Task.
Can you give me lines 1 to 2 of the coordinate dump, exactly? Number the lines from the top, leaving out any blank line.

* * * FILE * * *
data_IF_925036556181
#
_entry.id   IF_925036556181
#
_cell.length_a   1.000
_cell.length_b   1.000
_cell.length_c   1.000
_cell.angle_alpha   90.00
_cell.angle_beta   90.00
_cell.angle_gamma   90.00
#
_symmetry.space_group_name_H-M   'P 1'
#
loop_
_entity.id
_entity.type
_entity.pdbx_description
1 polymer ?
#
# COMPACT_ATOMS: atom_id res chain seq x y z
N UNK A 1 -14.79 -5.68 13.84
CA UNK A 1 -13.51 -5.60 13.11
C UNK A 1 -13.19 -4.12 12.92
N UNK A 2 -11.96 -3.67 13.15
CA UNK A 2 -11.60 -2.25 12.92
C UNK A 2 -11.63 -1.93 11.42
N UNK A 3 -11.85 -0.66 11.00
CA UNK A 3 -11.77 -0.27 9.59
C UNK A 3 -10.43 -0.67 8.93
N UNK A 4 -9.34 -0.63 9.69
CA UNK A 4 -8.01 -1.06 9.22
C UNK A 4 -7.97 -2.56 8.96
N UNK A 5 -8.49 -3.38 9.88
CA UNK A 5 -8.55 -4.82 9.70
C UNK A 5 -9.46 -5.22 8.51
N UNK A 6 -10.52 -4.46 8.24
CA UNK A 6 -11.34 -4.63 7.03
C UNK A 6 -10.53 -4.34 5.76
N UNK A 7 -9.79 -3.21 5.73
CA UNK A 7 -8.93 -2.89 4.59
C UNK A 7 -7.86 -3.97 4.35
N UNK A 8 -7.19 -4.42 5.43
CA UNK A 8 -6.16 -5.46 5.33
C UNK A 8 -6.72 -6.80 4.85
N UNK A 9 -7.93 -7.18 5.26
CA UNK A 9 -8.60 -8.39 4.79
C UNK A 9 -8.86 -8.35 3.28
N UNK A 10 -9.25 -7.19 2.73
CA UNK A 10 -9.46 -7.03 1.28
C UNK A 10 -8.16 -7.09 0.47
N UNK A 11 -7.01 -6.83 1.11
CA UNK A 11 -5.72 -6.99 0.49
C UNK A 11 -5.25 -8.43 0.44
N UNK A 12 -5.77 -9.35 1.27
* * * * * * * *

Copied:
data_IF_925036556181
#